Donatello Restaurant Fine Italian and Mediterranean Dining in Toronto.

Print friendly | Contact Us

Editor's Desk


by Judi McLeod
January 28 - February 14 2000

In the press gallery at Toronto City Hall is a sign, "Liar's Gallery. Motto: "We lie to protect each other."

Given the mainline media's ongoing sour grape's attitude toward the little man under the toupee, elected chief magistrate by a still largely doting public, The Liar's Gallery is obviously someone's idea of a hip journalistic joke.

In view of disturbing signs showing how the major media has abandoned its pursuit of the truth, the city hall motto is hauntingly ironic.

Not all media types are asleep at the switch when it comes to irresponsible journalism. Writing on the media in the National Post, respected columnist John Fraser recently drew our attention to the "gripping investigative documentary on 'unanswered questions' relating to the tragic death in Paris the summer before, of Diana, Princess of Wales."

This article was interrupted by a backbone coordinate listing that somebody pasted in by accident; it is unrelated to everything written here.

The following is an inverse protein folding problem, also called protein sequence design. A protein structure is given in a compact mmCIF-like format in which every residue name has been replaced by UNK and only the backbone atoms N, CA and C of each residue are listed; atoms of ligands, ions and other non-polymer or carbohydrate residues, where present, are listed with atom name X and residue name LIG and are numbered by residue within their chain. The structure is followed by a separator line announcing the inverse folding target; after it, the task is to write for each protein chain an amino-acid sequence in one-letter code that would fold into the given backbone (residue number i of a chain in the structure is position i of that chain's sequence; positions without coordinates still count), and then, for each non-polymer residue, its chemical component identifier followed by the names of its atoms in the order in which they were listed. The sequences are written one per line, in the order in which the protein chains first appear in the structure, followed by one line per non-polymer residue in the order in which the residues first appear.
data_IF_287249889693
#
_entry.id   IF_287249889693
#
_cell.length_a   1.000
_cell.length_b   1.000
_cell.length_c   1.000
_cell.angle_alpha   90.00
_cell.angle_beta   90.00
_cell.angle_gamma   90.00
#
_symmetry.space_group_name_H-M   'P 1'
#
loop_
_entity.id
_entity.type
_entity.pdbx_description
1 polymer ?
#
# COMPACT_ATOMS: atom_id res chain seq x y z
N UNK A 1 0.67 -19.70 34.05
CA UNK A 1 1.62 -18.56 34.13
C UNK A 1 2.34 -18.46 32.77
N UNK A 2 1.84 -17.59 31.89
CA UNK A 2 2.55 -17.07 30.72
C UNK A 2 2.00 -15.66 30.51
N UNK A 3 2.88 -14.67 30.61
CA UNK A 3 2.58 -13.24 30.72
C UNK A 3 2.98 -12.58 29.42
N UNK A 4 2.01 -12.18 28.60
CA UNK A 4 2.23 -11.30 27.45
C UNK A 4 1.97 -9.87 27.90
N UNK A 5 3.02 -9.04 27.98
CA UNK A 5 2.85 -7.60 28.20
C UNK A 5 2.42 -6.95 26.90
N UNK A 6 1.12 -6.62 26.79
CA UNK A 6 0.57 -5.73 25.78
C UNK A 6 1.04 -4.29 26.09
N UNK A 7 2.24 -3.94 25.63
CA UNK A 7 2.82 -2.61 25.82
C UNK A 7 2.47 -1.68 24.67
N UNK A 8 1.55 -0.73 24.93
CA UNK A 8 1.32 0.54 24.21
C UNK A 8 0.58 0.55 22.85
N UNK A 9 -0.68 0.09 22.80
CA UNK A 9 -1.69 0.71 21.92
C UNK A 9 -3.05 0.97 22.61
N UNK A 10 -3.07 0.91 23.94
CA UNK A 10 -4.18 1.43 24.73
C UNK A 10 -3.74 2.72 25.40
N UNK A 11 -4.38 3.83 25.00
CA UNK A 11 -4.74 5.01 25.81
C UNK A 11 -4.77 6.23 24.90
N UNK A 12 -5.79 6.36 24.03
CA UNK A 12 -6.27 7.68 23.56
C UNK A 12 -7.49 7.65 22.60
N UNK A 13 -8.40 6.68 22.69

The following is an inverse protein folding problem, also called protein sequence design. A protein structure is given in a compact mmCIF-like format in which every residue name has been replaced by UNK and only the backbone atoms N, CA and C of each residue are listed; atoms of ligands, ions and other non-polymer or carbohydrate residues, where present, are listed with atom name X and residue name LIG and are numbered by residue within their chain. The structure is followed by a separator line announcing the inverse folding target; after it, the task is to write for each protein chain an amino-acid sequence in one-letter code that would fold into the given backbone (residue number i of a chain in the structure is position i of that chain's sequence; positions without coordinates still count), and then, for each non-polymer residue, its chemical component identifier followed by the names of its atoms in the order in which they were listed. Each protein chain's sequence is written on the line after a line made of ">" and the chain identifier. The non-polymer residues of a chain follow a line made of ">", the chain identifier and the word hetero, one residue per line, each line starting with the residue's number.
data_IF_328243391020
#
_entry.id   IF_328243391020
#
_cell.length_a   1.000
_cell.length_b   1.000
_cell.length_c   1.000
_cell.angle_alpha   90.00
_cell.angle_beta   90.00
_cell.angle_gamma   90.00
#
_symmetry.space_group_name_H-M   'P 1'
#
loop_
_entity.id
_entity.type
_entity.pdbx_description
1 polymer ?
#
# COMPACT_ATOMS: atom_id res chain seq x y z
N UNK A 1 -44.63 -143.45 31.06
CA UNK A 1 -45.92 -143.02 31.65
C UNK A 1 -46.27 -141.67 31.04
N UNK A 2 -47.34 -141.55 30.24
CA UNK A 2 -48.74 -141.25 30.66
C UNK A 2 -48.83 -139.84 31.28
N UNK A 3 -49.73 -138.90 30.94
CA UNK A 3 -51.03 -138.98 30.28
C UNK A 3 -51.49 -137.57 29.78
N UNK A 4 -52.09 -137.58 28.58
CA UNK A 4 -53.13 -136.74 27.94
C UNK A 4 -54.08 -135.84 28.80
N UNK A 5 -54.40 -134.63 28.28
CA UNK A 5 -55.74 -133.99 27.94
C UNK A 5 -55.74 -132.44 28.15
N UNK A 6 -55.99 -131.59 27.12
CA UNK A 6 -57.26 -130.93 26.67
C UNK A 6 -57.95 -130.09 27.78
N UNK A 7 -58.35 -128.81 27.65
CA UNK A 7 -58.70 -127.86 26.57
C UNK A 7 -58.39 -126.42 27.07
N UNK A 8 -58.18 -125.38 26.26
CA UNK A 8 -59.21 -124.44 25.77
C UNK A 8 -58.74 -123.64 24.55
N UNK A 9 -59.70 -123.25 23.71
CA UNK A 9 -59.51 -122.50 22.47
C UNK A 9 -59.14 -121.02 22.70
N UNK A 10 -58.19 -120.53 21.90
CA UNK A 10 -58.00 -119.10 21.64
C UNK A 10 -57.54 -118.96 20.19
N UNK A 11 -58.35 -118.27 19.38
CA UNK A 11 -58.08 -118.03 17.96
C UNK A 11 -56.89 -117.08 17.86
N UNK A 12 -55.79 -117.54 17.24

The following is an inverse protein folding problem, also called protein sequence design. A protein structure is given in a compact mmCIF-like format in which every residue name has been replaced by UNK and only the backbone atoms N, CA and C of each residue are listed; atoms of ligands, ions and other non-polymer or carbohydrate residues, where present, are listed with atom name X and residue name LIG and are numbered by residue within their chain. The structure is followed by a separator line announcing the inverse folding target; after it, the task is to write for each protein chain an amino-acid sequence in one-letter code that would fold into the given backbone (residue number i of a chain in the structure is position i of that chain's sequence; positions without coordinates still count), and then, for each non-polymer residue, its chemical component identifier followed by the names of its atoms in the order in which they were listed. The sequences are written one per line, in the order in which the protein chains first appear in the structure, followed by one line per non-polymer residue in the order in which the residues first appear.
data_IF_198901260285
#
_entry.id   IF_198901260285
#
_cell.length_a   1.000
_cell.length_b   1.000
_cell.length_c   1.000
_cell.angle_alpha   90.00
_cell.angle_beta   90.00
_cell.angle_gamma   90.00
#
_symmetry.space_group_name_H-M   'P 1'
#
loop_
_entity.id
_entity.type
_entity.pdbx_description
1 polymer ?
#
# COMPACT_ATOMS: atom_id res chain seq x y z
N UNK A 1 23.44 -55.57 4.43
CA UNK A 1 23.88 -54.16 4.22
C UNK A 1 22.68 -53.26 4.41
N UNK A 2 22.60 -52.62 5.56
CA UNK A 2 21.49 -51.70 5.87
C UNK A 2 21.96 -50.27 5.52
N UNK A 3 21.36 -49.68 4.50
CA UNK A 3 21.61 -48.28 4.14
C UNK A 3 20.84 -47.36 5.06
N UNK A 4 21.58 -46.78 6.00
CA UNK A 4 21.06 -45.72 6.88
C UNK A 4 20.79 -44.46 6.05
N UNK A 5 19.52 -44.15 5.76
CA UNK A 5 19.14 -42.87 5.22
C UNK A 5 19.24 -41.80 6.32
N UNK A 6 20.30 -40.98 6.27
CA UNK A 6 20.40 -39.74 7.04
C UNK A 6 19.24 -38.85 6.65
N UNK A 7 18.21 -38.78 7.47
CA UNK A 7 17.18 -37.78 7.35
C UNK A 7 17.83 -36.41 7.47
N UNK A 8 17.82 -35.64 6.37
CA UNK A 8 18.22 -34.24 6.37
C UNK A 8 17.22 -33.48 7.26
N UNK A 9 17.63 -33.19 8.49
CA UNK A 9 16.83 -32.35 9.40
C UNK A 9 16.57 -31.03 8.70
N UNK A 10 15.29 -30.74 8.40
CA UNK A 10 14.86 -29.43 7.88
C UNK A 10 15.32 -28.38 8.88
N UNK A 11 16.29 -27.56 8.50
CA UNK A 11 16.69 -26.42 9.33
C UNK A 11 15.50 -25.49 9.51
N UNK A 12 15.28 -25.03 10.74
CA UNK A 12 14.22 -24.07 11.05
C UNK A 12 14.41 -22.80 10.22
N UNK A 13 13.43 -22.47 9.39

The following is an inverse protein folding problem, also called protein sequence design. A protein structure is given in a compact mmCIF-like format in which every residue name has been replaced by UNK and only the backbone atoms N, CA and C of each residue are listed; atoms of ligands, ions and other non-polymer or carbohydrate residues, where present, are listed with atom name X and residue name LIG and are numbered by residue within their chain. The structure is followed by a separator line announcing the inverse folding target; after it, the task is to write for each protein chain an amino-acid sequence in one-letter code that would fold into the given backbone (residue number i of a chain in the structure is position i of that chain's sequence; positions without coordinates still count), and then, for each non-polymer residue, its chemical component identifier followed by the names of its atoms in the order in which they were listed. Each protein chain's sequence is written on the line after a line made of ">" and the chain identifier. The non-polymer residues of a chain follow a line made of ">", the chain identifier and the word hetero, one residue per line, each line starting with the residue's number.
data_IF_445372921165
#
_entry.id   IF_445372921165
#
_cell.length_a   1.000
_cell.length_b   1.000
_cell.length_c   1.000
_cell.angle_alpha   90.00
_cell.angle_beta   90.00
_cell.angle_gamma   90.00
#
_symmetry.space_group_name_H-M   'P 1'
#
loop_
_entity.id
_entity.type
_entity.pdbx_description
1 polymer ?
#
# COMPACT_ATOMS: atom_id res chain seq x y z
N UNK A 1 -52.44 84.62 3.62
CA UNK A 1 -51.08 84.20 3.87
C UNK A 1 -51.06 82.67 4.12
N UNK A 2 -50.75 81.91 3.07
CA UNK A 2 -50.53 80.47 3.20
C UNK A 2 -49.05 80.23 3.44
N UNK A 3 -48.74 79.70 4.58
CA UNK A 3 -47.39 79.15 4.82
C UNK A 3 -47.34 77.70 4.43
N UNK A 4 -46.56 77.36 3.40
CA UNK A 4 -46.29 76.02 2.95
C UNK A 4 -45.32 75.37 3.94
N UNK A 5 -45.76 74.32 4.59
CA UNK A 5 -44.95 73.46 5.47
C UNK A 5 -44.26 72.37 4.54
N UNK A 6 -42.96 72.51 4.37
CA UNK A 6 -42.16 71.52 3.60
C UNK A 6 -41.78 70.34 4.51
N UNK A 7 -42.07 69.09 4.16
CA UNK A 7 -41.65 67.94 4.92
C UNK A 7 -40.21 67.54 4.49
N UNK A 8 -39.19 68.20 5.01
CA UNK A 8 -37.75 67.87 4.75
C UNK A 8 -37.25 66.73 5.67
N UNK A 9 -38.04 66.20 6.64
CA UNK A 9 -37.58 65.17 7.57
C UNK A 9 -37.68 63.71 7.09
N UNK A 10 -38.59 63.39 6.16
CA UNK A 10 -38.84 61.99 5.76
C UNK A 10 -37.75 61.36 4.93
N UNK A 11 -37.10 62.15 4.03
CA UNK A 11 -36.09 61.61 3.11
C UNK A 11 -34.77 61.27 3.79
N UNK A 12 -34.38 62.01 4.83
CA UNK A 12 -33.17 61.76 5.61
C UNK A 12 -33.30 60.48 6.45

Aired by the independent British television network ITV, by sheer number of viewers, there is no denying its influence. Not only was the televised documentary picked up in the United Sates and many other countries, adding to the estimated 12.6 million viewers in Britain, there were tens of millions more around the world who saw it.

Says Fraser: "According to newspaper polls taken right after airing, Diana: Secrets Behind the Crash, many of the controversial principal claims of the television investigators were widely accepted. Among those claims was an 'eyewitness' account of a bright flash just before the fatal crash (suggesting the use of guns)."

The unfurnished Villa Windsor house shown in the ITV documentary was furnished for production, purportedly by Mohammed Fayed, father of the ill-fated Dodi Fayed. The eyewitness who saw the "flash before the crash" was exposed in a newly-released book by journalist Martyn Gregory as a former convict and mythomane (a pathological liar or fantasist). In short, compelling as it was, the documentary was fantasy masquerading as fact.